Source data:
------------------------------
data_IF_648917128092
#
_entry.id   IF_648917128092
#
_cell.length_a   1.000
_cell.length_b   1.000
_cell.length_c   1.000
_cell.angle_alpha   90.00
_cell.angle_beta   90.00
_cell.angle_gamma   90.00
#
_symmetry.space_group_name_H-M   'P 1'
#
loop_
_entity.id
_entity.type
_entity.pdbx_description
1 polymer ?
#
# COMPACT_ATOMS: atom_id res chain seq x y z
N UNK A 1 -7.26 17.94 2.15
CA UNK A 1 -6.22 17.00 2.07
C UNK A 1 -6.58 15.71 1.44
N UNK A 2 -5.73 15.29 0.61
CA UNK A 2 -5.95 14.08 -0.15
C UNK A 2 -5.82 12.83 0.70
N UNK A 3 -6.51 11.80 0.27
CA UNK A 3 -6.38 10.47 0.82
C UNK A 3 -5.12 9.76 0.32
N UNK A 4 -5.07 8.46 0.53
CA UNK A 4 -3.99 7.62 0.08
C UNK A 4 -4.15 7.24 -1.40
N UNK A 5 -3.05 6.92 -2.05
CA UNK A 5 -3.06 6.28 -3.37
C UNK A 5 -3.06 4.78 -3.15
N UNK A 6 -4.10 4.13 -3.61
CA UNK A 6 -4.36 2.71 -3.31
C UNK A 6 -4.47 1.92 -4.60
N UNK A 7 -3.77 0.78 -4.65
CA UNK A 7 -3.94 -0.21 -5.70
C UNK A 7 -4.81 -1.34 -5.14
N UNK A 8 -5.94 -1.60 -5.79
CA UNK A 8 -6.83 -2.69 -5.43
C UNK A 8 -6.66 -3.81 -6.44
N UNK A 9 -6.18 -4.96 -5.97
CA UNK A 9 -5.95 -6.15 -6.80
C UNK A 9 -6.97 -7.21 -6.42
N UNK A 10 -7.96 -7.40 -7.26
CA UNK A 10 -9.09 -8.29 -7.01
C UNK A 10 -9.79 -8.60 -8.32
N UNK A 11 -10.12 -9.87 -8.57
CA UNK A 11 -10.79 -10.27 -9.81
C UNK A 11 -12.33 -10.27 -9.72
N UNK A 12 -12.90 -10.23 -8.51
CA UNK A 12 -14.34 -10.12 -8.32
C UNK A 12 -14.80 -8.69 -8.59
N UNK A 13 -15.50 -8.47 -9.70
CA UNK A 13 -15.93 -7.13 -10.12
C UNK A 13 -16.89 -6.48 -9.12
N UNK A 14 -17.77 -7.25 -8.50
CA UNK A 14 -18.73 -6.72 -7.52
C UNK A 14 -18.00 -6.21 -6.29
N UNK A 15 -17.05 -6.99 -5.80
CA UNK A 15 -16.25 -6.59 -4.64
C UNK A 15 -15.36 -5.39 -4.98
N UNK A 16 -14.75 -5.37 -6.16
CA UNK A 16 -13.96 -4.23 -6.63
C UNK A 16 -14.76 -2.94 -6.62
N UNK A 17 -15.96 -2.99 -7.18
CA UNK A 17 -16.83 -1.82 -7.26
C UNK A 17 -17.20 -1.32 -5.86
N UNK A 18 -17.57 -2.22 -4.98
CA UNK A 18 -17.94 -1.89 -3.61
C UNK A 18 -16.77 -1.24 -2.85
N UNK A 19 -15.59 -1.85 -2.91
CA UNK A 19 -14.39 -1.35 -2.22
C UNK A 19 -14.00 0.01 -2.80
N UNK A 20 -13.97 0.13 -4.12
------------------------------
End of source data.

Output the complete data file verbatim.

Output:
data_IF_648917128092
#
_entry.id   IF_648917128092
#
_cell.length_a   1.000
_cell.length_b   1.000
_cell.length_c   1.000
_cell.angle_alpha   90.00
_cell.angle_beta   90.00
_cell.angle_gamma   90.00
#
_symmetry.space_group_name_H-M   'P 1'
#
loop_
_entity.id
_entity.type
_entity.pdbx_description
1 polymer ?
#
# COMPACT_ATOMS: atom_id res chain seq x y z
N UNK A 1 -7.26 17.94 2.15
CA UNK A 1 -6.22 17.00 2.07
C UNK A 1 -6.58 15.71 1.44
N UNK A 2 -5.73 15.29 0.61
CA UNK A 2 -5.95 14.08 -0.15
C UNK A 2 -5.82 12.83 0.70
N UNK A 3 -6.51 11.80 0.27
CA UNK A 3 -6.38 10.47 0.82
C UNK A 3 -5.12 9.76 0.32
N UNK A 4 -5.07 8.46 0.53
CA UNK A 4 -3.99 7.62 0.08
C UNK A 4 -4.15 7.24 -1.40
N UNK A 5 -3.05 6.92 -2.05
CA UNK A 5 -3.06 6.28 -3.37
C UNK A 5 -3.06 4.78 -3.15
N UNK A 6 -4.10 4.13 -3.61
CA UNK A 6 -4.36 2.71 -3.31
C UNK A 6 -4.47 1.92 -4.60
N UNK A 7 -3.77 0.78 -4.65
CA UNK A 7 -3.94 -0.21 -5.70
C UNK A 7 -4.81 -1.34 -5.14
N UNK A 8 -5.94 -1.60 -5.79
CA UNK A 8 -6.83 -2.69 -5.43
C UNK A 8 -6.66 -3.81 -6.44
N UNK A 9 -6.18 -4.96 -5.97
CA UNK A 9 -5.95 -6.15 -6.80
C UNK A 9 -6.97 -7.21 -6.42
N UNK A 10 -7.96 -7.40 -7.26
CA UNK A 10 -9.09 -8.29 -7.01
C UNK A 10 -9.79 -8.60 -8.32
N UNK A 11 -10.12 -9.87 -8.57
CA UNK A 11 -10.79 -10.27 -9.81
C UNK A 11 -12.33 -10.27 -9.72
N UNK A 12 -12.90 -10.23 -8.51
CA UNK A 12 -14.34 -10.12 -8.32
C UNK A 12 -14.80 -8.69 -8.59
N UNK A 13 -15.50 -8.47 -9.70
CA UNK A 13 -15.93 -7.13 -10.12
C UNK A 13 -16.89 -6.48 -9.12
N UNK A 14 -17.77 -7.25 -8.50
CA UNK A 14 -18.73 -6.72 -7.52
C UNK A 14 -18.00 -6.21 -6.29
N UNK A 15 -17.05 -6.99 -5.80
CA UNK A 15 -16.25 -6.59 -4.64
C UNK A 15 -15.36 -5.39 -4.98
N UNK A 16 -14.75 -5.37 -6.16
CA UNK A 16 -13.96 -4.23 -6.63
C UNK A 16 -14.76 -2.94 -6.62
N UNK A 17 -15.96 -2.99 -7.18
CA UNK A 17 -16.83 -1.82 -7.26
C UNK A 17 -17.20 -1.32 -5.86
N UNK A 18 -17.57 -2.22 -4.98
CA UNK A 18 -17.94 -1.89 -3.61
C UNK A 18 -16.77 -1.24 -2.85
N UNK A 19 -15.59 -1.85 -2.91
CA UNK A 19 -14.39 -1.35 -2.22
C UNK A 19 -14.00 0.01 -2.80
N UNK A 20 -13.97 0.13 -4.12